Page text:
Planned protests this afternoon have become "victory celebrations" after a fast-food franchisor offered to compensate workers disadvantaged by the sale of its Gisborne Carl's Jr restaurant.
After selling its Carl's Jr store in Gisborne, Unite Union said Restaurant Brands failed to ensure workers would be covered by its collective agreement.
Unite had planned to hold protests outside Restaurant Brands stores throughout the country this afternoon, but has now called those off.
The action had been to protest workers being paid 25 percent less than what was agreed in the collective agreement, receiving fewer guaranteed hours and losing their overtime and allowances.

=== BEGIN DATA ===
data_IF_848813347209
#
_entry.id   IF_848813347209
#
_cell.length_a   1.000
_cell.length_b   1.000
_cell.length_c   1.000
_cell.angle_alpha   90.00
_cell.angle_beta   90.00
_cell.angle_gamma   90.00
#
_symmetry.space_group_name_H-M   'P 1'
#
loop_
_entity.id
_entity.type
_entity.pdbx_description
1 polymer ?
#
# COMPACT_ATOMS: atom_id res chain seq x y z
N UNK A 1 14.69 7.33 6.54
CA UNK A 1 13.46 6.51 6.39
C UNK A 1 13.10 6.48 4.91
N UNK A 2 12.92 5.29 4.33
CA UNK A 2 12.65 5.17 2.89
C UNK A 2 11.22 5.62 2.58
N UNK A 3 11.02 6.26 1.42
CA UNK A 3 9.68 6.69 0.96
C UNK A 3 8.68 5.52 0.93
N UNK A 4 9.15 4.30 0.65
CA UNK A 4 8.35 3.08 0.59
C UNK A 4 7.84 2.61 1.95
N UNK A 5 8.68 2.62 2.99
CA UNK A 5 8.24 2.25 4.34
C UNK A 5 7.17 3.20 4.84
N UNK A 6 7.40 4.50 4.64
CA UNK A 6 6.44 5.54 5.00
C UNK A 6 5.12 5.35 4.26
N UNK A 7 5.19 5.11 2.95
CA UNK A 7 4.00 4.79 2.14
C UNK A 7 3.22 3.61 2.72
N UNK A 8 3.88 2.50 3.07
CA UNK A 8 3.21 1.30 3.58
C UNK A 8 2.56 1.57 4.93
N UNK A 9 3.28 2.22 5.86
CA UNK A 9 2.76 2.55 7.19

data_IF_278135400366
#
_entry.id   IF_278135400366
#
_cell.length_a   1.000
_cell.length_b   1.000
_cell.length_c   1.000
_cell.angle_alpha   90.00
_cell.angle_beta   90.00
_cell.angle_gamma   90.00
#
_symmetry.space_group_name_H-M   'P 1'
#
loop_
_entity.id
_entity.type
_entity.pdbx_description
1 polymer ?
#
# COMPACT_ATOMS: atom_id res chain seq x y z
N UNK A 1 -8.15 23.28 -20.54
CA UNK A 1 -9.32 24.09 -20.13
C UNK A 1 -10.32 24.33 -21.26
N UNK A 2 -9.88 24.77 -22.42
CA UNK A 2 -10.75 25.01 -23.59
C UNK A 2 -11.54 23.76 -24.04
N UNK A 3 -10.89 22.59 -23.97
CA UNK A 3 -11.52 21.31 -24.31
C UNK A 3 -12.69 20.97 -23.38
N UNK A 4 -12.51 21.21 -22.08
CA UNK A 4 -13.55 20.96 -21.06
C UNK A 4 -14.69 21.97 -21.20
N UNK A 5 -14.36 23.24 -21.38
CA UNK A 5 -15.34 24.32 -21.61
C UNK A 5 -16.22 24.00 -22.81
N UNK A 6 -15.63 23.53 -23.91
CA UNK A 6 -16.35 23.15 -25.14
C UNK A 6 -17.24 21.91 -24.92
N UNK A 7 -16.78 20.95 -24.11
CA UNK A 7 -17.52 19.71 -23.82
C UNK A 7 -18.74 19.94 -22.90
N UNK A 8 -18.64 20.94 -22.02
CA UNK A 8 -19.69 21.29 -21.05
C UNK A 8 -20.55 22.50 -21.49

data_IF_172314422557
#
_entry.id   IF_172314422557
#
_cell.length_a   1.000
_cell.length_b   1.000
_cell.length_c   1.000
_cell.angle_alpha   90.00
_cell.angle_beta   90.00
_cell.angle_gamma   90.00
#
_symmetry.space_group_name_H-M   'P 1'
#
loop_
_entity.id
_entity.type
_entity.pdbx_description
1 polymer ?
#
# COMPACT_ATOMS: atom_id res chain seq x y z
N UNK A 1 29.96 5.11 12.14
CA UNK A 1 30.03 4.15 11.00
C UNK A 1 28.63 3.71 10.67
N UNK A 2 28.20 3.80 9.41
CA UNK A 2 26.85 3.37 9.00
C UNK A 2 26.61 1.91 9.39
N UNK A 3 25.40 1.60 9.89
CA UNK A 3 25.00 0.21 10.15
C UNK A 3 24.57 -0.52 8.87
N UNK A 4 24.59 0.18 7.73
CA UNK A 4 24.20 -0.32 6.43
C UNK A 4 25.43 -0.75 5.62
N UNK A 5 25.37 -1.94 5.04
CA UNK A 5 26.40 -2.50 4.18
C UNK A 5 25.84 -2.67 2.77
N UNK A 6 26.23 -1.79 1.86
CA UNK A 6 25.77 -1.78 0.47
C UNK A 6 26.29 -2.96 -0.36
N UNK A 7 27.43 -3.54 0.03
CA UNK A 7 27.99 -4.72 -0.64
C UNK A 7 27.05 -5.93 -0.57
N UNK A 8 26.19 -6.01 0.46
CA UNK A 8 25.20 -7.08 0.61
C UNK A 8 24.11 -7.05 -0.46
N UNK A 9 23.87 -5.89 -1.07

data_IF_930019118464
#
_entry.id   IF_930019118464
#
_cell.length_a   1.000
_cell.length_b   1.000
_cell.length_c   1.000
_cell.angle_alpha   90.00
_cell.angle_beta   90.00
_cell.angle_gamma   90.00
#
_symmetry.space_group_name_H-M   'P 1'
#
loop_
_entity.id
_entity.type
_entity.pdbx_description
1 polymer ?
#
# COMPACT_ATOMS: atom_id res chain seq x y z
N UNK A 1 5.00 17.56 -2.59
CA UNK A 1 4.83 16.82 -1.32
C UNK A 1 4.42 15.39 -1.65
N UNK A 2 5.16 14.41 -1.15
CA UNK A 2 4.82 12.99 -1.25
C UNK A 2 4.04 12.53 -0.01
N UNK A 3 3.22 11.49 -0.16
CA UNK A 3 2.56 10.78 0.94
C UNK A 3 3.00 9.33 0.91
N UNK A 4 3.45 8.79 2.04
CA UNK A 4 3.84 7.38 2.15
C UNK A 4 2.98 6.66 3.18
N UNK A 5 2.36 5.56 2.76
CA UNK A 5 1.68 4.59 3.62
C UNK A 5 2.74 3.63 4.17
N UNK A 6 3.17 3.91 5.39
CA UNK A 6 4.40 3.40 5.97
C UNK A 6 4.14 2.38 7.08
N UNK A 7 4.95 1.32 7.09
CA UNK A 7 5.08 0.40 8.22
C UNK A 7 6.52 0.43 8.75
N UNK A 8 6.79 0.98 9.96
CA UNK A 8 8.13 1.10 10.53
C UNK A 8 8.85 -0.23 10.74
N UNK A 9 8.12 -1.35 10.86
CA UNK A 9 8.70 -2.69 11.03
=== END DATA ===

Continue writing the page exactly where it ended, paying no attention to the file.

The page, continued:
"Improvements in wages and conditions, the ending of zero hour contracts, getting proper breaks - all of these things people have worked very hard to achieve and to have them ripped up by a new owner is unacceptable," Unite national director Mike Treen said at the time.
He said he also had "serious concerns" about Restaurant Brands potentially miscalculating holiday pay for staff.
However, Unite and Restaurant Brands have announced workers at the Gisborne Carl's Jr will be offered redeployment or compensation.
Restaurant Brands said union members would be covered under the collective agreement in future franchising of Carl's Jr stores, and it would also do an independent audit of its payroll system and the way holiday pay was calculated.
"Any employees not offered employment on the same terms and conditions with the new franchisee will be offered redeployment to other Restaurant Brands-owned stores," both sides said in a joint statement.
"Unite and RBL (Restaurant Brands) will also meet to discuss compensation for the members disadvantaged by the sale of the Gisborne Carls Jr franchise."